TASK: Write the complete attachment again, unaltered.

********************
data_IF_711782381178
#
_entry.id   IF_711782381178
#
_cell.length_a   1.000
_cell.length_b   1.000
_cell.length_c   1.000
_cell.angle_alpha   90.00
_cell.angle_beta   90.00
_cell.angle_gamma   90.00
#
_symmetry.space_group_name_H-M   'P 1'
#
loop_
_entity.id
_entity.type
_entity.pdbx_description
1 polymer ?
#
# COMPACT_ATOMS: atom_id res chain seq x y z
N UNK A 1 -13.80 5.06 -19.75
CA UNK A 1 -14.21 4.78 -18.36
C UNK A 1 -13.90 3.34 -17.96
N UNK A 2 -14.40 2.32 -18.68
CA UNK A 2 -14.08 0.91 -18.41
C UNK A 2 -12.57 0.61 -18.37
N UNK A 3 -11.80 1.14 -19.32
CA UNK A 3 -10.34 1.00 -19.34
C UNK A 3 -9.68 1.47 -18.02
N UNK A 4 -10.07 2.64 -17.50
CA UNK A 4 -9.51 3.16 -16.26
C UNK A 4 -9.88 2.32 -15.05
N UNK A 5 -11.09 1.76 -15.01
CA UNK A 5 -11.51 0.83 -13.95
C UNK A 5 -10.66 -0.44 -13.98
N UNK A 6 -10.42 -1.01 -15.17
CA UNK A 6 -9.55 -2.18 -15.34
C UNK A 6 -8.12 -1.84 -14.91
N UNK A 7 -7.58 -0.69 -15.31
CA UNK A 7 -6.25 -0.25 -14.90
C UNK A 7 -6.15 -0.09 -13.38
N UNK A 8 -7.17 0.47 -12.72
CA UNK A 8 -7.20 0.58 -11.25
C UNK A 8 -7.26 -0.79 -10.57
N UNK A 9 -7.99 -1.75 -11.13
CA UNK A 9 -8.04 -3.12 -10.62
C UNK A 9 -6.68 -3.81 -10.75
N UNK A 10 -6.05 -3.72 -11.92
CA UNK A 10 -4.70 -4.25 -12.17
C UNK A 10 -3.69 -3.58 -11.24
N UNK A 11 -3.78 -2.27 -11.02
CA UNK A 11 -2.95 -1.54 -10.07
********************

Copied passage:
data_IF_711782381178
#
_entry.id   IF_711782381178
#
_cell.length_a   1.000
_cell.length_b   1.000
_cell.length_c   1.000
_cell.angle_alpha   90.00
_cell.angle_beta   90.00
_cell.angle_gamma   90.00
#
_symmetry.space_group_name_H-M   'P 1'
#
loop_
_entity.id
_entity.type
_entity.pdbx_description
1 polymer ?
#
# COMPACT_ATOMS: atom_id res chain seq x y z
N UNK A 1 -13.80 5.06 -19.75
CA UNK A 1 -14.21 4.78 -18.36
C UNK A 1 -13.90 3.34 -17.96
N UNK A 2 -14.40 2.32 -18.68
CA UNK A 2 -14.08 0.91 -18.41
C UNK A 2 -12.57 0.61 -18.37
N UNK A 3 -11.80 1.14 -19.32
CA UNK A 3 -10.34 1.00 -19.34
C UNK A 3 -9.68 1.47 -18.02
N UNK A 4 -10.07 2.64 -17.50
CA UNK A 4 -9.51 3.16 -16.26
C UNK A 4 -9.88 2.32 -15.05
N UNK A 5 -11.09 1.76 -15.01
CA UNK A 5 -11.51 0.83 -13.95
C UNK A 5 -10.66 -0.44 -13.98
N UNK A 6 -10.42 -1.01 -15.17
CA UNK A 6 -9.55 -2.18 -15.34
C UNK A 6 -8.12 -1.84 -14.91
N UNK A 7 -7.58 -0.69 -15.31
CA UNK A 7 -6.25 -0.25 -14.90
C UNK A 7 -6.15 -0.09 -13.38
N UNK A 8 -7.17 0.47 -12.72
CA UNK A 8 -7.20 0.58 -11.25
C UNK A 8 -7.26 -0.79 -10.57
N UNK A 9 -7.99 -1.75 -11.13
CA UNK A 9 -8.04 -3.12 -10.62
C UNK A 9 -6.68 -3.81 -10.75
N UNK A 10 -6.05 -3.72 -11.92
CA UNK A 10 -4.70 -4.25 -12.17
C UNK A 10 -3.69 -3.58 -11.24
N UNK A 11 -3.78 -2.27 -11.02
CA UNK A 11 -2.95 -1.54 -10.07